The Rev. James M. Dunn, a religious liberty advocate who worked the corridors of Washington power for two decades to defend the separation of church and state, died on Saturday (July 4).

He was 83, and died of a heart attack at his Winston-Salem, N.C., home, said Cherilyn Crowe, spokeswoman for the Baptist Joint Committee for Religious Liberty.

After retiring from leading the committee in 1999, Dunn taught at Wake Forest University’s divinity school in Winston-Salem, serving as a professor of Christianity and public policy until 2014.

“The 20th century had no greater champion of religious freedom — of conscience — than James Dunn,” said Oliver “Buzz” Thomas, who was general counsel of the Baptist Joint Committee under Dunn from 1985 to 1993, in an announcement of Dunn’s death. “Like Roger Williams, John Leland, George W. Truett and the other great Baptist leaders before him, James understood the dangers of civil religion.”

In a 1999 interview at the time of his retirement, Dunn told Religion News Service he didn’t get fired up about “In God We Trust” on coins or “Under God” in the Pledge of Allegiance.

He instead focused on “invincible ignorance” about church-state separation.

“There are still people who think that when we say we want separation of church and state . we mean we don’t want God in public life,” said Dunn, a bowtie-wearing “recovering Southern Baptist.” ‘’What we mean by it, on the other hand, is that the institutions of religion and the institutions of government are separate.”

From his office not far from the U.S. Capitol and the Supreme Court, Dunn represented Baptist groups that included four African-American Baptist denominations as well as German, Swedish and Seventh Day Baptists. The Southern Baptist Convention, which was once represented by the committee, chose to defund the group in 1991.

Despite their disagreements, Paige Patterson, a former SBC president, tweeted a salute to Dunn.

“Seldom agreed but loved his style. You knew what he thought,” wrote Patterson, now president of Southwestern Baptist Theological Seminary in Fort Worth, Texas, the city where Dunn grew up the son of a milkman.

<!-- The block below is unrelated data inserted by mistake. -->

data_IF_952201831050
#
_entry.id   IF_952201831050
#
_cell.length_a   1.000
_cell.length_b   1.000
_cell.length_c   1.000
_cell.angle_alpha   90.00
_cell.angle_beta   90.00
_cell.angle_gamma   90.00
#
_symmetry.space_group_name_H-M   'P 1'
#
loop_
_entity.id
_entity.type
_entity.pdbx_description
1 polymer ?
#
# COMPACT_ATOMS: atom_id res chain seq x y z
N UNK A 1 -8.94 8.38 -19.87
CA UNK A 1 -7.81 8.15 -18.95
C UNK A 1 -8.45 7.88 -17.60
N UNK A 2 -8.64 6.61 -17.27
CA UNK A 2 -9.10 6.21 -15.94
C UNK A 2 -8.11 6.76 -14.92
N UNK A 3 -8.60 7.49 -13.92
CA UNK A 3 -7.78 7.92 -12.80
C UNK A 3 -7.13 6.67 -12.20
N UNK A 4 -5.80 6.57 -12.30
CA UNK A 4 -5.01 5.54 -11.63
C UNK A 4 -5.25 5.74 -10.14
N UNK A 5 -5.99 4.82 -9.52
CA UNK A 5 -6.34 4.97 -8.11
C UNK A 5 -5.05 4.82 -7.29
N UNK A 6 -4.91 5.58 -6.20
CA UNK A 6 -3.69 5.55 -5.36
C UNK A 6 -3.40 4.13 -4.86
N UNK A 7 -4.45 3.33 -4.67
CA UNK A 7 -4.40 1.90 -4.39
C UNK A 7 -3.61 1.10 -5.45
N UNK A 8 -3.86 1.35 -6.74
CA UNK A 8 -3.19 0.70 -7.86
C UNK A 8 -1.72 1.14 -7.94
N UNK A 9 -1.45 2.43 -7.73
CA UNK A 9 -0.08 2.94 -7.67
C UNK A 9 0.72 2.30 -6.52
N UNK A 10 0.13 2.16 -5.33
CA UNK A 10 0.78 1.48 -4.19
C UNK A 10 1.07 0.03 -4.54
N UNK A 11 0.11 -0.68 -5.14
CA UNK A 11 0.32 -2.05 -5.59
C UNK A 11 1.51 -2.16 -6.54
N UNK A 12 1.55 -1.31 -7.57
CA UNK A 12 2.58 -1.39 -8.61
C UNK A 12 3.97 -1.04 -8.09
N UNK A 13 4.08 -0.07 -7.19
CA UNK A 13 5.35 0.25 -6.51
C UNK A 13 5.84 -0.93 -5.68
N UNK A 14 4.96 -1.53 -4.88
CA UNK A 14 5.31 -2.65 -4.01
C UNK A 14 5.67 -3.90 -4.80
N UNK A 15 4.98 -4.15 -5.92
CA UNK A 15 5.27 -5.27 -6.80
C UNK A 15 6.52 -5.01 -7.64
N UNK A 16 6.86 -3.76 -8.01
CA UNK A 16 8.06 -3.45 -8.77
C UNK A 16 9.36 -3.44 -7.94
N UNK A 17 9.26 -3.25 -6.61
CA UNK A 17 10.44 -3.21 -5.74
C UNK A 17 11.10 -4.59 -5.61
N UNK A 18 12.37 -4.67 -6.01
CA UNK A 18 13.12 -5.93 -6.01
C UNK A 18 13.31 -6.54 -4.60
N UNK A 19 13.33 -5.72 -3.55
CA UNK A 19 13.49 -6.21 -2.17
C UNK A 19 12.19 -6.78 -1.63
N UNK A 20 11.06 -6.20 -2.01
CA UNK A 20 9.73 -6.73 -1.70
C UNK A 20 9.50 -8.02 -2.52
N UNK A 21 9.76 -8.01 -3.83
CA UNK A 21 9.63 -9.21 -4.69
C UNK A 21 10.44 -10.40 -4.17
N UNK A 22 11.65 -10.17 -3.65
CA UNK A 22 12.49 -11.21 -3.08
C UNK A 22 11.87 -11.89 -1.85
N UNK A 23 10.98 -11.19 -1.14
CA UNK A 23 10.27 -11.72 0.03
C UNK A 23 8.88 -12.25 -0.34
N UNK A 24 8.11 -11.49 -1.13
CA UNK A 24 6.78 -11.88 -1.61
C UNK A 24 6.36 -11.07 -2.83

Dunn said he became passionate about religious freedom in Fort Worth. A seminary professor teaching a class at his Southern Baptist church helped him as a teenager to grasp the Baptist notion of “soul freedom.” Dunn never let go.

“Religion is a transaction between you and God,” Dunn said in his Texas drawl. “It’s personal and voluntary and if it’s not personal and voluntary, it’s not worth anything.”

Among the committee’s victories under Dunn’s leadership was the Equal Access Amendment of 1984, which allows students to gather for prayer before and after the school day. It was upheld by the U.S. Supreme Court in 1990.

“That proves that the school is not required to rule out all religions, that public schools are not religion-free zones,” he said.

Dunn was known for his quick wit and frantic pace.

“I said, ‘James, you’re going to get an ulcer,’” Thomas recalled in 1999. “And he said, ‘Buzz, I don’t get ulcers. I give them.’”

Rob Boston of Americans United for Separation of Church and State noted in a tribute to Dunn on Monday that he continued his fight after he left the BJC:

“When Al Gore, while running for president in 2000, announced his support for faith-based funding, Dunn, who knew Gore personally and considered him a friend, wrote an open letter to the vice president that began, ‘Dear Mr. Vice President, I know you. I like you. You mean well. But this time, as we say in Tennessee and Texas, you’ve ripped your britches.’”

Despite his disagreements with Southern Baptists, Dunn was credited for his abilities at coalition building. The Religious Freedom Restoration Act was one of his favorite examples of disparate groups successfully working together.

“Those coalitions change like those doodads in a kaleidoscope,” he said. “The way to be politically effective is to muster the master list of everybody who agrees on that particular issue.”

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